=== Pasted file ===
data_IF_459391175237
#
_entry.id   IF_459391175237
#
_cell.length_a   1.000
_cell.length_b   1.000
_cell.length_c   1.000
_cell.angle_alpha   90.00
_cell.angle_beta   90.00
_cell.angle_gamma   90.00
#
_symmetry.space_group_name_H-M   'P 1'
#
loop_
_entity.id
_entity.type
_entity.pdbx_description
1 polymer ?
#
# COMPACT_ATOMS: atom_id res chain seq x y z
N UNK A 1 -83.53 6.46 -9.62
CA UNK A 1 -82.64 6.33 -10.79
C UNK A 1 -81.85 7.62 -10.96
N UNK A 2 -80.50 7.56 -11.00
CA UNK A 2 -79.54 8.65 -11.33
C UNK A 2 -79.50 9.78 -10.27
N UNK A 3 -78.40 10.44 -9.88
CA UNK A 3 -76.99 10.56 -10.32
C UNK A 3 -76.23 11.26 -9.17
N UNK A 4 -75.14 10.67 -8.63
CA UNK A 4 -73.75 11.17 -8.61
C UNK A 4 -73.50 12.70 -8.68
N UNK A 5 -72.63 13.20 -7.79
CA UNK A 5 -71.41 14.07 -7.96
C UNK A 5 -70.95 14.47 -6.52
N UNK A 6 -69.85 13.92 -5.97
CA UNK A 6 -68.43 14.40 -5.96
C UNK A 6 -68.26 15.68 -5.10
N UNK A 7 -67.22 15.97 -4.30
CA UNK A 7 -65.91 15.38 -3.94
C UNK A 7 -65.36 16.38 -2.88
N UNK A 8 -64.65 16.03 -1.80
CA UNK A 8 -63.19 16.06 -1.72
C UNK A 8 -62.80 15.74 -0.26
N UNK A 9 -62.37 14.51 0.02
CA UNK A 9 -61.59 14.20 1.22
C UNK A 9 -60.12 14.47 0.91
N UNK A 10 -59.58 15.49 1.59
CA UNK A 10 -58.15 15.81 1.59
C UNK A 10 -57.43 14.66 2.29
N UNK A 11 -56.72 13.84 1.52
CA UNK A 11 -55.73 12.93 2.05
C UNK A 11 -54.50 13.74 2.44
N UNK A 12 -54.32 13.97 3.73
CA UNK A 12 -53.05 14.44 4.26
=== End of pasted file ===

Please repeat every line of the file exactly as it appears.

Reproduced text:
data_IF_459391175237
#
_entry.id   IF_459391175237
#
_cell.length_a   1.000
_cell.length_b   1.000
_cell.length_c   1.000
_cell.angle_alpha   90.00
_cell.angle_beta   90.00
_cell.angle_gamma   90.00
#
_symmetry.space_group_name_H-M   'P 1'
#
loop_
_entity.id
_entity.type
_entity.pdbx_description
1 polymer ?
#
# COMPACT_ATOMS: atom_id res chain seq x y z
N UNK A 1 -83.53 6.46 -9.62
CA UNK A 1 -82.64 6.33 -10.79
C UNK A 1 -81.85 7.62 -10.96
N UNK A 2 -80.50 7.56 -11.00
CA UNK A 2 -79.54 8.65 -11.33
C UNK A 2 -79.50 9.78 -10.27
N UNK A 3 -78.40 10.44 -9.88
CA UNK A 3 -76.99 10.56 -10.32
C UNK A 3 -76.23 11.26 -9.17
N UNK A 4 -75.14 10.67 -8.63
CA UNK A 4 -73.75 11.17 -8.61
C UNK A 4 -73.50 12.70 -8.68
N UNK A 5 -72.63 13.20 -7.79
CA UNK A 5 -71.41 14.07 -7.96
C UNK A 5 -70.95 14.47 -6.52
N UNK A 6 -69.85 13.92 -5.97
CA UNK A 6 -68.43 14.40 -5.96
C UNK A 6 -68.26 15.68 -5.10
N UNK A 7 -67.22 15.97 -4.30
CA UNK A 7 -65.91 15.38 -3.94
C UNK A 7 -65.36 16.38 -2.88
N UNK A 8 -64.65 16.03 -1.80
CA UNK A 8 -63.19 16.06 -1.72
C UNK A 8 -62.80 15.74 -0.26
N UNK A 9 -62.37 14.51 0.02
CA UNK A 9 -61.59 14.20 1.22
C UNK A 9 -60.12 14.47 0.91
N UNK A 10 -59.58 15.49 1.59
CA UNK A 10 -58.15 15.81 1.59
C UNK A 10 -57.43 14.66 2.29
N UNK A 11 -56.72 13.84 1.52
CA UNK A 11 -55.73 12.93 2.05
C UNK A 11 -54.50 13.74 2.44
N UNK A 12 -54.32 13.97 3.73
CA UNK A 12 -53.05 14.44 4.26